The Nobel Prize in Physics 2014
Born: 11 September 1960, Hamamatsu, Japan
Affiliation at the time of the award: Nagoya University, Nagoya, Japan
Prize motivation: "for the invention of efficient blue light-emitting diodes which has enabled bright and energy-saving white light sources."
Prize share: 1/3
Hiroshi Amano was born in Hamamatsu, Japan. He studied electrical engineering at the university in Nagoya, which also awarded him his doctorate in 1989. In 2002 he became a professor at Meijo University in Nagoya and later moved to Nagoya University.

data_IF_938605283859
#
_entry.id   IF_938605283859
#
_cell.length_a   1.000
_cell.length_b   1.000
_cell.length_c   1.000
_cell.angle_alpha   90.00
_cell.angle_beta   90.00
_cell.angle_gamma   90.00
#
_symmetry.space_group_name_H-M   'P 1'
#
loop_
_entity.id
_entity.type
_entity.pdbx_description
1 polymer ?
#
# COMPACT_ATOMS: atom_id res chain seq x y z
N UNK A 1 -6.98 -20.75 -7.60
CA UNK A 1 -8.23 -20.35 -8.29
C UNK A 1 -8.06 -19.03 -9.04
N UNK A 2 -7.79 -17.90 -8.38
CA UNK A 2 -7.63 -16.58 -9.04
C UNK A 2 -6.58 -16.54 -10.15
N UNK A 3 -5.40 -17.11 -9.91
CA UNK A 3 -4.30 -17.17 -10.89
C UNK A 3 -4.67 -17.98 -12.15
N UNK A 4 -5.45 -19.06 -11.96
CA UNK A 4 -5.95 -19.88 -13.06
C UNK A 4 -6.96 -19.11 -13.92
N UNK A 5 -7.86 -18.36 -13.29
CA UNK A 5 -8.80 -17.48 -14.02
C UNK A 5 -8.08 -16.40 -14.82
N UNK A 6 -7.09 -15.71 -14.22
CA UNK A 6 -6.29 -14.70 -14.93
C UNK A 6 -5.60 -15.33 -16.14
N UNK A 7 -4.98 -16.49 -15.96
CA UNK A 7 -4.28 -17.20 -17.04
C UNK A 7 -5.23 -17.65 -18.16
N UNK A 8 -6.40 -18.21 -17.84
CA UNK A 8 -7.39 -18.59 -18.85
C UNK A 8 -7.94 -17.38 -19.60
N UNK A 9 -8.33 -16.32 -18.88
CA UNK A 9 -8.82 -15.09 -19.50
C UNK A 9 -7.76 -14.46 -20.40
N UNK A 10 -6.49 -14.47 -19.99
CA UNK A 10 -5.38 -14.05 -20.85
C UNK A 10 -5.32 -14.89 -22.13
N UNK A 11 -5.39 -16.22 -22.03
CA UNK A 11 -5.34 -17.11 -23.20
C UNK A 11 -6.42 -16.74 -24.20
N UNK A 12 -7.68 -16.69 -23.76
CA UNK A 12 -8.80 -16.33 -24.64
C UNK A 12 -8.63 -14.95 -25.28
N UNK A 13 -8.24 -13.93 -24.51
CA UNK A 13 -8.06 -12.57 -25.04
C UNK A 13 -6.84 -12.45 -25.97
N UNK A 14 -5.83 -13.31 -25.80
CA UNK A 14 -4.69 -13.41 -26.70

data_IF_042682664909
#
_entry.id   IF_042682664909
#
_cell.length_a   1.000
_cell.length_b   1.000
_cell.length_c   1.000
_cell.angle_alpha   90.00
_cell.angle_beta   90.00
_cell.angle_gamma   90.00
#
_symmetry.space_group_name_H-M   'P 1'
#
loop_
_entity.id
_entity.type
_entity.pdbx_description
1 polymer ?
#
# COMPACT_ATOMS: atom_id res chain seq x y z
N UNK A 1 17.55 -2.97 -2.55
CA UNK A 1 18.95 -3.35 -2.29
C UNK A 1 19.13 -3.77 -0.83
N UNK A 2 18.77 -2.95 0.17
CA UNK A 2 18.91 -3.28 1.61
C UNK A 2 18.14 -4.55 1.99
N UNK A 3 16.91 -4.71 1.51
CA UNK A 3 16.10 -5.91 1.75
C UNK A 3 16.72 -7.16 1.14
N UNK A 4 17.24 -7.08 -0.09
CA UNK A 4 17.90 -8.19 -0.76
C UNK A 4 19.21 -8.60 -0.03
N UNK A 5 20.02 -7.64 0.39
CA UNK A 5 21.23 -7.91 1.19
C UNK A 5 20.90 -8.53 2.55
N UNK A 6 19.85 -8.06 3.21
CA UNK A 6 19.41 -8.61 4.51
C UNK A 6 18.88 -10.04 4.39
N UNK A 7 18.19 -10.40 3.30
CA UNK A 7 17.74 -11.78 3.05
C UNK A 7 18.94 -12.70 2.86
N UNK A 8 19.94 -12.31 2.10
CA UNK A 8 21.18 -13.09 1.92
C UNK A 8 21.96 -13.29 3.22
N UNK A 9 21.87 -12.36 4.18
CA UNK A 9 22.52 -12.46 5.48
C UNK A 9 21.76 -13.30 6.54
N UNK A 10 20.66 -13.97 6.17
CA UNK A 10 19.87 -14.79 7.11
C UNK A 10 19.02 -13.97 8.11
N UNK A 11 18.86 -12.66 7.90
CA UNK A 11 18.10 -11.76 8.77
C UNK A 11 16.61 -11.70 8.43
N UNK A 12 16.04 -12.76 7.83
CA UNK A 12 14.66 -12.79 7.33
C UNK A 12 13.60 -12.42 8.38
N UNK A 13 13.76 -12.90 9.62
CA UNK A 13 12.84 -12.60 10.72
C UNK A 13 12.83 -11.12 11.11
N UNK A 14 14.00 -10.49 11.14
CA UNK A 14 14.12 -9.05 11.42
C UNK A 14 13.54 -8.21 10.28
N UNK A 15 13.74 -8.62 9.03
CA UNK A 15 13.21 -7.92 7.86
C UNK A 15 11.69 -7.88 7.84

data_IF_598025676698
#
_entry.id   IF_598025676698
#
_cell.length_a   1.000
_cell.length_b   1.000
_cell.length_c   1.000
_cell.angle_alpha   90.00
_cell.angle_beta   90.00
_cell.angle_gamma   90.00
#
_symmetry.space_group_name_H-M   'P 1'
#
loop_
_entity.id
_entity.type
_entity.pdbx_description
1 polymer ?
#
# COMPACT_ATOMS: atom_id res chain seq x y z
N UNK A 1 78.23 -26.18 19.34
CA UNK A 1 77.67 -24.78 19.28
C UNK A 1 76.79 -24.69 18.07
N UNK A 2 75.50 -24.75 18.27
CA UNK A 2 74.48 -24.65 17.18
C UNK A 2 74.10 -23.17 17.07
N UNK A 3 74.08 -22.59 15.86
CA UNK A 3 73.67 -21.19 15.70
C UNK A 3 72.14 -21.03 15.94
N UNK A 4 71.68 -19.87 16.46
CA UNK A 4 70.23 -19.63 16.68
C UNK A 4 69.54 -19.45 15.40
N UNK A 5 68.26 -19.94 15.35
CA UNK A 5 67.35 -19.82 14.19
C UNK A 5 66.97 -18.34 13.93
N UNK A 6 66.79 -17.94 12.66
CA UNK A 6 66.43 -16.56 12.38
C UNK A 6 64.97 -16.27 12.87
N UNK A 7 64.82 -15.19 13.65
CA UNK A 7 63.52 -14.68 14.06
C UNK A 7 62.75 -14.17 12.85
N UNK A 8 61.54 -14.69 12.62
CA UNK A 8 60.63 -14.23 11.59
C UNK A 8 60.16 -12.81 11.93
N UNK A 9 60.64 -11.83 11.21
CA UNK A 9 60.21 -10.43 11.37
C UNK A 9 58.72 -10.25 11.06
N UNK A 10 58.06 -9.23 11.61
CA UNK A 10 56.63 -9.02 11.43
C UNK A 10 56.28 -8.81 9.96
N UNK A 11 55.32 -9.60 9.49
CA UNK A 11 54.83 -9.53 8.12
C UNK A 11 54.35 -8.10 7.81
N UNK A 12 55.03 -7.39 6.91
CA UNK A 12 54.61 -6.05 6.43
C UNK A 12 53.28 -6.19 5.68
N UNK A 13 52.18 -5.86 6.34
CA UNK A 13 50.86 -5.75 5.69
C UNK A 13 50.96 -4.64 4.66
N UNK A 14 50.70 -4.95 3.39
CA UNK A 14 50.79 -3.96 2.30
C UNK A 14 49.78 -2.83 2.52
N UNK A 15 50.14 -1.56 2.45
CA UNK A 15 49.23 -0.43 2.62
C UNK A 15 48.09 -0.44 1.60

Lighting plays a major role in our quality of life. The development of light-emitting diodes (LEDs) has made more efficient light sources possible. Creating white light that can be used for lighting requires a combination of red, green, and blue light. Blue LEDs proved to be much more difficult to create than red and green diodes. During the 1980s and 1990s Isamu Akasaki, Hiroshi Amano, and Shuji Nakamura successfully used the difficult-to-handle semiconductor gallium nitride to create efficient blue LEDs.
Their work and discoveries range from cancer therapy and laser physics to developing proteins that can solve humankind’s chemical problems. The work of the 2018 Nobel Laureates also included combating war crimes, as well as integrating innovation and climate with economic growth. Find out more.